A Russian summertime brings with it glorious hot, sunny days, ‘white nights’ of almost no darkness, swimming in rivers and al fresco drinking and dining in cities. Unfortunately for wild campers it brings something else; a deluge of winged camp invaders in a variety of invertebrate forms. Pulling up to what from the inside of the car looks like an idyllic site has become a lottery as to what will be the flying organism of choice that evening. The ubiquitous mosquito makes a guaranteed appearance but at varying intensities; at times we have been met by hordes of the blood-sucking beasts and literally dived from the car, hastily putting up the roof tent then a mad scramble up the ladder, swatting at bare ankles and ‘battening down the hatches’ with skilful zipping action. The eternal daylight means it’s a constant aerial attack so come morning the ‘mozzy dance’ is performed in reverse, complete with air swiping, leg whacking and face wafting.
Could it get worse? Absolutely… giant horse flies swoop from the sky at another pitch, relentlessly dive-bombing and occasionally inflicting a painful bite. Large size isn’t always an airborne insects best advantage, tiny midges swarm in their thousands; their minute proportions allowing them to squeeze through the tents window mesh and land stealthily to nip unnoticed.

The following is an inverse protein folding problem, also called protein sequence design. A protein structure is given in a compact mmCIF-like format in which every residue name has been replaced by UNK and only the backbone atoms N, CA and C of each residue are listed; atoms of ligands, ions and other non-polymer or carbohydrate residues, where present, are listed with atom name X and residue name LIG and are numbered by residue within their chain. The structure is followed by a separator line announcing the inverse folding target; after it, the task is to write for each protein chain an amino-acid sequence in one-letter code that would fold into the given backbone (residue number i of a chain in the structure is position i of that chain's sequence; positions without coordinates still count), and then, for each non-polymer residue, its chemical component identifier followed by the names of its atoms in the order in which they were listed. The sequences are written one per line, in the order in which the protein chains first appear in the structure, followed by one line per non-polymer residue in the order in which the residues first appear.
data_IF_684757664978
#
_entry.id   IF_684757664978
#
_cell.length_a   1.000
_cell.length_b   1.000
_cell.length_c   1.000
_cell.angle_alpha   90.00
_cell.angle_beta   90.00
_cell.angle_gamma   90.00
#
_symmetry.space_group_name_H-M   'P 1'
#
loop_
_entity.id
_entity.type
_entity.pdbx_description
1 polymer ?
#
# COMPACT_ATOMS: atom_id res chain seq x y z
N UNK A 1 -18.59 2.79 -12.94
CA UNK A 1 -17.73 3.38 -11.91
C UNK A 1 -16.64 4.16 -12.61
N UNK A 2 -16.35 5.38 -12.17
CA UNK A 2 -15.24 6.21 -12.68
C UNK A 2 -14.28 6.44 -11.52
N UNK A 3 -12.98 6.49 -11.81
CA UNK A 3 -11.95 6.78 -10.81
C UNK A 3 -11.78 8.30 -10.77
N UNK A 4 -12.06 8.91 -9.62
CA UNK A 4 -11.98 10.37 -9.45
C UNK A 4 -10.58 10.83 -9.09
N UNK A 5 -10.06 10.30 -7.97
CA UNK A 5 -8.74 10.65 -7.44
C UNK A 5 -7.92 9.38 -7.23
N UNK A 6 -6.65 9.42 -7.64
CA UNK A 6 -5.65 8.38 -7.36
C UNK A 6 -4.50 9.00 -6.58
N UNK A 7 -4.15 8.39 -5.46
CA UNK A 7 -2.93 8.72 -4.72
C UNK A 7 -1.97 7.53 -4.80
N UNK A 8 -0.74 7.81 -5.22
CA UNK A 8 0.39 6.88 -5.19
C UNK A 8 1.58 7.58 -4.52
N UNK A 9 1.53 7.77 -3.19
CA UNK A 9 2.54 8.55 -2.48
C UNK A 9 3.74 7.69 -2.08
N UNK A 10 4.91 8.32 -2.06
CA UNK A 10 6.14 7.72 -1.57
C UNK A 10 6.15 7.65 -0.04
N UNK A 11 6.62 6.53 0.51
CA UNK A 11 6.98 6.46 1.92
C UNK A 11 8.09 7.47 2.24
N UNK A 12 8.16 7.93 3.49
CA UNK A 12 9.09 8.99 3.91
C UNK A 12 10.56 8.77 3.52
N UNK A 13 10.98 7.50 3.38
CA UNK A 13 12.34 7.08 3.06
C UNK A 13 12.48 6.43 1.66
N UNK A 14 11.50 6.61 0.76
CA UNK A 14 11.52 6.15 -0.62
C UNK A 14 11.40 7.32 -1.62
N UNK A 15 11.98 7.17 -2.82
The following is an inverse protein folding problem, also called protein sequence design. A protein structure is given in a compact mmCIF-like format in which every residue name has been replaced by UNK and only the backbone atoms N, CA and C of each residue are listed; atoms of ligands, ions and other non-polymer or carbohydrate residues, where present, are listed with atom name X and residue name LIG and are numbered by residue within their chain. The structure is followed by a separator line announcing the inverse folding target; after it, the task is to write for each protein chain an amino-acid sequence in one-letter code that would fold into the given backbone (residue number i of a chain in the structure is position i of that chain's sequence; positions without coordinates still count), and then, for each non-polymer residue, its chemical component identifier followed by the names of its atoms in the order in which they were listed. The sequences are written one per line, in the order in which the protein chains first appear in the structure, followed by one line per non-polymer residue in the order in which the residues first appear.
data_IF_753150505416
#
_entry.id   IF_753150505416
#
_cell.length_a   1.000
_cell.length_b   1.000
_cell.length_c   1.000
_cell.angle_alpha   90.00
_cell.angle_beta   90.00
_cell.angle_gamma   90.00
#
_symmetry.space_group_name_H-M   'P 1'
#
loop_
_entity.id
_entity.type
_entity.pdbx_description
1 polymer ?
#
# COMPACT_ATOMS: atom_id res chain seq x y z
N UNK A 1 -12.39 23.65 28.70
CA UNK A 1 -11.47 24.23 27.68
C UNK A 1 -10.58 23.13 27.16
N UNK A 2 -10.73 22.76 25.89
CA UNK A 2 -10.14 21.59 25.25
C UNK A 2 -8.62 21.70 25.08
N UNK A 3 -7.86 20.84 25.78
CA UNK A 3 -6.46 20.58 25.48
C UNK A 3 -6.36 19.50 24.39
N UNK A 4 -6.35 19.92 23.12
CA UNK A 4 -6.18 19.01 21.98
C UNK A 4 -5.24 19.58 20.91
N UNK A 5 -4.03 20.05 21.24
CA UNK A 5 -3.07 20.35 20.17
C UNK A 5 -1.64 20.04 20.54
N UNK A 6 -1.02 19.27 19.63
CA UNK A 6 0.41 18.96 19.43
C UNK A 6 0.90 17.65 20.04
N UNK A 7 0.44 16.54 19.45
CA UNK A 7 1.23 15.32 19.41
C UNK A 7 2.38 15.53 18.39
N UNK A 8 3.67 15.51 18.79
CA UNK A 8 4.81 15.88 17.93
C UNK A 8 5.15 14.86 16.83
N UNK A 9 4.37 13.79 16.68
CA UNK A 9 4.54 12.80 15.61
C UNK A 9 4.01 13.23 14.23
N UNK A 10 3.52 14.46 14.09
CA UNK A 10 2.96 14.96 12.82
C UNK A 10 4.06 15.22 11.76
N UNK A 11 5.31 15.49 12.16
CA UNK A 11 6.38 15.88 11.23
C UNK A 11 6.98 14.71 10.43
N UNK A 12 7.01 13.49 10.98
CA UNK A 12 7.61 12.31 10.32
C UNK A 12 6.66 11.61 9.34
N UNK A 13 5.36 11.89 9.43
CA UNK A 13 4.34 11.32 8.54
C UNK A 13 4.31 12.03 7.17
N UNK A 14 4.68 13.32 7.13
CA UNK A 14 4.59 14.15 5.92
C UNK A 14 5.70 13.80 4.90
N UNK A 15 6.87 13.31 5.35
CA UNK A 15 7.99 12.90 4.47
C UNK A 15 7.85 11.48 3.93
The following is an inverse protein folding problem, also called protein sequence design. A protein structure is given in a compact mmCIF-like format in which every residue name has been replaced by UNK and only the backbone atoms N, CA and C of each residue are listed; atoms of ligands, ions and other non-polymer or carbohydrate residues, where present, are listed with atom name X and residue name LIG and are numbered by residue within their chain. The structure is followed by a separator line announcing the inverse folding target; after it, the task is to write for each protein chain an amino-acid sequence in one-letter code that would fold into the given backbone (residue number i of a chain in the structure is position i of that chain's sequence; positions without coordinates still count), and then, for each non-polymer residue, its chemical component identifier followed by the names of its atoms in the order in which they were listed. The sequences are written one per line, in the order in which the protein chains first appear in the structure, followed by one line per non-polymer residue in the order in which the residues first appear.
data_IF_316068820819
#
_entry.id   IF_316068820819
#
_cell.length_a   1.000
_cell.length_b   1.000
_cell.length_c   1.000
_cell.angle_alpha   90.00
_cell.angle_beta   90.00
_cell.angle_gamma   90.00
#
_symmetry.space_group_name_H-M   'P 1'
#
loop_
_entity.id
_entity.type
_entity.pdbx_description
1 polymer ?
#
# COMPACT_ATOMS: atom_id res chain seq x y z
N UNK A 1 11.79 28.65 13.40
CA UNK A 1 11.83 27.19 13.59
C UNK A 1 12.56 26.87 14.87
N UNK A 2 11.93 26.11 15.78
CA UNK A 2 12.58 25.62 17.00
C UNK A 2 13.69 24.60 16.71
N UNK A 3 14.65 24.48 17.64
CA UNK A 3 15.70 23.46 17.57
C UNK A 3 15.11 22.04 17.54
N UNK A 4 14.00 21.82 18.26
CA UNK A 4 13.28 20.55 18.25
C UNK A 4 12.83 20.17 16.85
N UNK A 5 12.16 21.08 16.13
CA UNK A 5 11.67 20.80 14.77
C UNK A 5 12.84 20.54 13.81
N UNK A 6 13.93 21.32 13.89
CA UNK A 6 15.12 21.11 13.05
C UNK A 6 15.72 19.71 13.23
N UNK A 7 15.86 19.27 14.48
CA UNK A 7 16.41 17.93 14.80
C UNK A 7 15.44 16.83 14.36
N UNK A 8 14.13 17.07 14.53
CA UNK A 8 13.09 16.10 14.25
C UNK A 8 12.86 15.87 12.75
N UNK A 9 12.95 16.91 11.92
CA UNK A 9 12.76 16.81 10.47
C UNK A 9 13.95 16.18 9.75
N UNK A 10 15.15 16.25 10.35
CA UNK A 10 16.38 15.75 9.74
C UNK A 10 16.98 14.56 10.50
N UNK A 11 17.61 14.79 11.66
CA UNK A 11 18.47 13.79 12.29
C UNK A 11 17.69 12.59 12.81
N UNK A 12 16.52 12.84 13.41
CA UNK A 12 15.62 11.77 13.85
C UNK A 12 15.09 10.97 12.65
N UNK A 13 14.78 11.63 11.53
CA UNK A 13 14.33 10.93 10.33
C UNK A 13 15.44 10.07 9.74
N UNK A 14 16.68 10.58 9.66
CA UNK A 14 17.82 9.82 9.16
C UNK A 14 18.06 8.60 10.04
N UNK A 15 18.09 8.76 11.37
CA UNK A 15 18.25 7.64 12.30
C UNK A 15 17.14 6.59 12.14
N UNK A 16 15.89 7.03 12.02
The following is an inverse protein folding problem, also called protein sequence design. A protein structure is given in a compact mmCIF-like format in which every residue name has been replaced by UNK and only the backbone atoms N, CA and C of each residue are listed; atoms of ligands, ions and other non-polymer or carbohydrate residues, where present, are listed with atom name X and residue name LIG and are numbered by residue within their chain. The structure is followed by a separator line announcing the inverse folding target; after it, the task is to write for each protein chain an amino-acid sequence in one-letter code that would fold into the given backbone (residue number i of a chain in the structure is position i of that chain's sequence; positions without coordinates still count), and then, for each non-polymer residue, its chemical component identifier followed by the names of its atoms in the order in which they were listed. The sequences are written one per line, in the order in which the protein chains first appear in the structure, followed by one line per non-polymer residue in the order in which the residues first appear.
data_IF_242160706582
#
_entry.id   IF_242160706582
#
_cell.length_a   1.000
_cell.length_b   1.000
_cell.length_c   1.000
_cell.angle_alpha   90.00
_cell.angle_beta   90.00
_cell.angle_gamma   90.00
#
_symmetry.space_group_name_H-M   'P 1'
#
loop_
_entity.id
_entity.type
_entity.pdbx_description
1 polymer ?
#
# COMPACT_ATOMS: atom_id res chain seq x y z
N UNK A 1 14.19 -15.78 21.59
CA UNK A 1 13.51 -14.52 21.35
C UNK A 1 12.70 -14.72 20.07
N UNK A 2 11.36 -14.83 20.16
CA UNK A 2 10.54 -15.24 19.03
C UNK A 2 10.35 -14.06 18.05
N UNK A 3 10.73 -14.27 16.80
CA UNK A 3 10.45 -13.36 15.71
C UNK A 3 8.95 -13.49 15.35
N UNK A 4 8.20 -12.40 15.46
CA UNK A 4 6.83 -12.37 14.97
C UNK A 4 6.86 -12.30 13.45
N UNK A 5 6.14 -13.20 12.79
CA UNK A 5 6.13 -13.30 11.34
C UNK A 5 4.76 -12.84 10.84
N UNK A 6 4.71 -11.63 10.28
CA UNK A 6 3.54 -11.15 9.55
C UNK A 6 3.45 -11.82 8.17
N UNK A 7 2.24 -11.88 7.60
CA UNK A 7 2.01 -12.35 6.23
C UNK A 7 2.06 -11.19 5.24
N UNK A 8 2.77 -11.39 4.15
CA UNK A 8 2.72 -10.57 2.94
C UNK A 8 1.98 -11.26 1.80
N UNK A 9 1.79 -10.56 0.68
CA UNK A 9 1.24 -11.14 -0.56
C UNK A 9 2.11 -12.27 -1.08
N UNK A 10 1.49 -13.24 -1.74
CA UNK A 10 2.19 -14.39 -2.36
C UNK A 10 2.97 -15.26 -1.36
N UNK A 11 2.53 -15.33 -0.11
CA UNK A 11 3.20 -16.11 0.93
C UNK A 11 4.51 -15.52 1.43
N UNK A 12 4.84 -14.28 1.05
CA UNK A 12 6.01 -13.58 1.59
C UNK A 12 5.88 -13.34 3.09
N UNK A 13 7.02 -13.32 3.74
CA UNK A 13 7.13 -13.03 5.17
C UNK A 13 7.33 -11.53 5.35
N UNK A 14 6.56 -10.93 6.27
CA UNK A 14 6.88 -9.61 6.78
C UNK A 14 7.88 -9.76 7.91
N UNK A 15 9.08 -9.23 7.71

In contrast, we have arrived at tranquil countryside meadows to be greeted by more graceful, beautiful (and harmless) winged creatures in the form of butterflies, moths and crickets in a stunning variety of shapes and colours. One white butterfly aggregates in huge numbers, making even roadside rubbish piles aesthetically pleasing. When camping on the banks of the River Volga we encountered magnificent dragon flies and witnessed the metamorphosis of mayflies en-masse, leaving their ghostly white, fragile cases in their hundreds on one side of the roof tent as they emerged swiftly into fully-formed winged adults.
As with many things encountered during travelling in strange new countries, patience increases and (one of us) has started to learn that unleashing a tirade of profanities in the direction of any mini-beast is futile. As we cross into Asia from the European side of Russia we are ready to face whatever new life forms are out there (with an insect field guide in one hand and a raised flip-flop in the other).